After squandering early leads in each of their first three contests against the Arizona Diamondbacks, the Los Angeles Dodgers looked for redemption heading into Sunday’s series finale at Chase Field.
The club saw a similar scenario play out over the early portion of the game. L.A. jumped out to a 2-0 advantage by the third inning behind solo home runs by David Freese and Russell Martin.
The Dodgers’ initial success was short-lived, however, as Arizona would put three runs on the scoreboard in the fourth inning. Making matters worse was the fashion in how it was done, as Jake Lamb lined a ball off Dustin May’s head that pushed a pair of runs across the plate.
A scary situation was ultimately averted, as May passed a concussion test and came out of the mess with only a head contusion. He was more upset that he didn’t catch Lamb’s line drive, as the ball grazed the top of his glove before striking his head.
The Diamondbacks carried their 3-2 lead into the ninth inning — a mere three outs away from completing a four-game sweep of the Dodgers. That was when Cody Bellinger evened the score with his Major League-tying 43rd home run of the season, giving the Dodgers newfound momentum.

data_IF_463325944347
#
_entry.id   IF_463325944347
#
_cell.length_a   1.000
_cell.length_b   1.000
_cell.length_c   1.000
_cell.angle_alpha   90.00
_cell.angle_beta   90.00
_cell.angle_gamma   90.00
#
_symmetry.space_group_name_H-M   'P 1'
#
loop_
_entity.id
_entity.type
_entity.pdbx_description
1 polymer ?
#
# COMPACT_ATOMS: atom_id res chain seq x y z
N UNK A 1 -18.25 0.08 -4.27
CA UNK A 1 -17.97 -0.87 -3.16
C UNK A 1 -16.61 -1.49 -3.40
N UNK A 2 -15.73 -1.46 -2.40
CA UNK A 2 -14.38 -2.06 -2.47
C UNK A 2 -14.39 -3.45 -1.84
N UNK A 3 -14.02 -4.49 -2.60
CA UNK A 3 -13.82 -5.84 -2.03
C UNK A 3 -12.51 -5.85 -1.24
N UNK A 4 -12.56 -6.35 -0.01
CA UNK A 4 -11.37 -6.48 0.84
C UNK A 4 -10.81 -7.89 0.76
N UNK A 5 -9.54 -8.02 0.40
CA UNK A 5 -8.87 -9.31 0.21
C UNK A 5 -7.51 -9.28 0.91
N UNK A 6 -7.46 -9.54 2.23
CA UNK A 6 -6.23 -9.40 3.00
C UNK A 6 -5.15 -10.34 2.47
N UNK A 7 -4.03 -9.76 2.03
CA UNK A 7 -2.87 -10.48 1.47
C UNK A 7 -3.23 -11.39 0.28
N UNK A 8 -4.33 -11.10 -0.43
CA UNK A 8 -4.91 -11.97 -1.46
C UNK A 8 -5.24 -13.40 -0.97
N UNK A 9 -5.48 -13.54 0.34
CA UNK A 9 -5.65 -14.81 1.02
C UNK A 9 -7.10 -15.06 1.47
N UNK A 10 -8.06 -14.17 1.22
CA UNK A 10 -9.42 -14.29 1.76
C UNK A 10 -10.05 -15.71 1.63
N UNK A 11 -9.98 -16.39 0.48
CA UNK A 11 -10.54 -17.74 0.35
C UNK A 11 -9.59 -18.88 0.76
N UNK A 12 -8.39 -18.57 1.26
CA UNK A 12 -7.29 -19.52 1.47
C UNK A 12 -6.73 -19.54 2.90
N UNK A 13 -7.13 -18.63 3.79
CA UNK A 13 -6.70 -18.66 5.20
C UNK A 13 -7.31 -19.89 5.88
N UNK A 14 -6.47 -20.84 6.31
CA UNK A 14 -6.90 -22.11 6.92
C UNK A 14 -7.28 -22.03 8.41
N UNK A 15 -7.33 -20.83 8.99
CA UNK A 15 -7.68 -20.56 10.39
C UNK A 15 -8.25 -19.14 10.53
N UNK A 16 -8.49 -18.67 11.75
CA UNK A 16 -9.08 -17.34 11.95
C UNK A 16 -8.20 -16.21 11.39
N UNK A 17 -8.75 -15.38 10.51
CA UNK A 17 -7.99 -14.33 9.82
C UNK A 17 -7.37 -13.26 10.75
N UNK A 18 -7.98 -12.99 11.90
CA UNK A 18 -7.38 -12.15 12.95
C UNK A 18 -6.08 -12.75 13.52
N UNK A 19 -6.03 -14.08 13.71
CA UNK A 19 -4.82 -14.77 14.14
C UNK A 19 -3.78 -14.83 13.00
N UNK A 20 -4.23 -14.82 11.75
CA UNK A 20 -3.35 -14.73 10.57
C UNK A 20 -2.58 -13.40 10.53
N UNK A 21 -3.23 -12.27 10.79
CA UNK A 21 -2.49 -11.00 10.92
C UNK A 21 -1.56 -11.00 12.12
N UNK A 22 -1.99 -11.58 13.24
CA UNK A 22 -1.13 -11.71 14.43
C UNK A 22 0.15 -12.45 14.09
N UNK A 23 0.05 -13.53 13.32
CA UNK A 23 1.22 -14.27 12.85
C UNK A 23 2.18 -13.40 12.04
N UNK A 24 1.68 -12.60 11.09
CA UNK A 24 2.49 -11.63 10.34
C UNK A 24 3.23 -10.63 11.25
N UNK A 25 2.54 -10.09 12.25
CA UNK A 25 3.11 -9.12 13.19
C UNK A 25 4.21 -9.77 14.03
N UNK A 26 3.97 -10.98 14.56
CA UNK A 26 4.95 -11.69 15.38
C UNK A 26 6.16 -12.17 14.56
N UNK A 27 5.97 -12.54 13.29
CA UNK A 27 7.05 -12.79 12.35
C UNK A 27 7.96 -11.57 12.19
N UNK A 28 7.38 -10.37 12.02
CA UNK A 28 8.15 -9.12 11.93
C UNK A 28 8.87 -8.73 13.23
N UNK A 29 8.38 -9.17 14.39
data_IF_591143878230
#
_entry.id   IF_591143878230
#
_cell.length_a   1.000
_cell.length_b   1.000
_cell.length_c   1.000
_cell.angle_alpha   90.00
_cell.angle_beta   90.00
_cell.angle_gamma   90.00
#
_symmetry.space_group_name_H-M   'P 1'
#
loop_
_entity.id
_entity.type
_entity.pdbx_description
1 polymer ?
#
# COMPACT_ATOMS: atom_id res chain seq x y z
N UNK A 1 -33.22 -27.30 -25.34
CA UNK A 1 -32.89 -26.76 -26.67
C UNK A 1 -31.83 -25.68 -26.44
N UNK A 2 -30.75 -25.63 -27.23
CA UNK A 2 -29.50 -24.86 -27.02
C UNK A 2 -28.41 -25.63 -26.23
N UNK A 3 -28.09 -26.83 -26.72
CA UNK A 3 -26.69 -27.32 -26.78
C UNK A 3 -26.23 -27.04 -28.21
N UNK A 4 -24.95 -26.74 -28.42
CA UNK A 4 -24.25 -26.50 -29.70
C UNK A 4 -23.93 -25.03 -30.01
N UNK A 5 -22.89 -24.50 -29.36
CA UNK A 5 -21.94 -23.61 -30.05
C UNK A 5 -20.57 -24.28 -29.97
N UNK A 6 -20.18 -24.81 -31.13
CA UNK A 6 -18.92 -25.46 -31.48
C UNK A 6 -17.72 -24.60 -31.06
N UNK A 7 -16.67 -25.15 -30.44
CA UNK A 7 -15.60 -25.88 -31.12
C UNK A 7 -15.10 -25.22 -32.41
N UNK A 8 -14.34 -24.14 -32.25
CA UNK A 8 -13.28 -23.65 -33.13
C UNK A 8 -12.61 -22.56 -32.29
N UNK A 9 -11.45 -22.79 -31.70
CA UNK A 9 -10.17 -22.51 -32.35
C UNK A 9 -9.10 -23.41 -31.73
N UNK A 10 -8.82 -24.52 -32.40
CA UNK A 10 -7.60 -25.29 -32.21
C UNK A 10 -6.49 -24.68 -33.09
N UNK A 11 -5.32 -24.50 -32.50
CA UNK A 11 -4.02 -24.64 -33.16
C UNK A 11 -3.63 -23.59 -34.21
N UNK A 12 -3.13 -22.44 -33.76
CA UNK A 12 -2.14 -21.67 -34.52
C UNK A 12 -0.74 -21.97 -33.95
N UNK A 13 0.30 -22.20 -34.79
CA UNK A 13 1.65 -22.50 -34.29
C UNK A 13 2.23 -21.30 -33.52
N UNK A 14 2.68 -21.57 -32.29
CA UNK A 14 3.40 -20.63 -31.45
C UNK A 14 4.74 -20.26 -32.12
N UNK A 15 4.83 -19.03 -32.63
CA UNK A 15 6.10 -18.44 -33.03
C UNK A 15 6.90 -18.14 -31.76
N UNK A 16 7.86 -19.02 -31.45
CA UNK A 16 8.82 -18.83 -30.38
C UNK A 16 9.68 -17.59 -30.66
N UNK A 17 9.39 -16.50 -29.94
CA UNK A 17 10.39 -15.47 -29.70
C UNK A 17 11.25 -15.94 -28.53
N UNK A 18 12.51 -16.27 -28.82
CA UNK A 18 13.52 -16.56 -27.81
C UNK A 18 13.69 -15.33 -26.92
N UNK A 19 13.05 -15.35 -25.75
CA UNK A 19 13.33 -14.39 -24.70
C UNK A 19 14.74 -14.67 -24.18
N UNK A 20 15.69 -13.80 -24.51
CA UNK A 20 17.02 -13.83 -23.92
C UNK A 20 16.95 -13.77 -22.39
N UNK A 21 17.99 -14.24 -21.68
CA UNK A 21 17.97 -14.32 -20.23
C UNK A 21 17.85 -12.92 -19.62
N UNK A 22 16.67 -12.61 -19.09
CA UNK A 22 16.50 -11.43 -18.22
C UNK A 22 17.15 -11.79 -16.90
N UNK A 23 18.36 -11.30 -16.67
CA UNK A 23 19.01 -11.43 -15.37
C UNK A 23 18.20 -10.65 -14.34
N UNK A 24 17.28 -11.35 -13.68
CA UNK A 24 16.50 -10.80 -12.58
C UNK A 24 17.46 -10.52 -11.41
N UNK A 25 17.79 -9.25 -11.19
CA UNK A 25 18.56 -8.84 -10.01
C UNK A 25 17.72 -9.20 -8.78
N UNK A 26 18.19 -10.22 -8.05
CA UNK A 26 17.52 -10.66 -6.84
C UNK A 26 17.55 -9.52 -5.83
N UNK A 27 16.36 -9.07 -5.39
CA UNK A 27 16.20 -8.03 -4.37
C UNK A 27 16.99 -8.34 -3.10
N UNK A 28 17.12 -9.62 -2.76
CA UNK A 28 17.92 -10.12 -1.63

Two innings later, Joc Pederson gave them a lead with a clutch, pinch-hit home run. L.A. would hang on and defeat Arizona, 4-3, snapping a three-game losing streak in the process.
Afterward, Pederson revealed that he used one of Andre Ethier’s bats to hit his game-winning home run against the Diamondbacks, via Jake Rill of MLB.com:
“He says it had a lot of hits in it,” Pederson said. “I think they’re just left over. But he says that his bats are way harder than everyone else’s, so they’re still hard.”
Ethier, who spent the entirety of his 12-year career with the Dodgers, visited his former teammates prior to Saturday’s matchup. The Phoenix, Ariz., native has done so occasionally since retiring at the conclusion of the 2017 season.
Ethier and Pederson formed a strong friendship during their time as teammates. Upon returning to Dodger Stadium for his retirement ceremony, Ethier joked if Pederson was capable of succeeding, he still could as well.
While Pederson borrowed one of Ethier’s bats, he returned the favor by loaning Cody Bellinger a pair of his own his cleats. The NL MVP frontrunner prefers to wear Pederson’s low-top cleats with high socks, and sporadically did so throughout the month of August.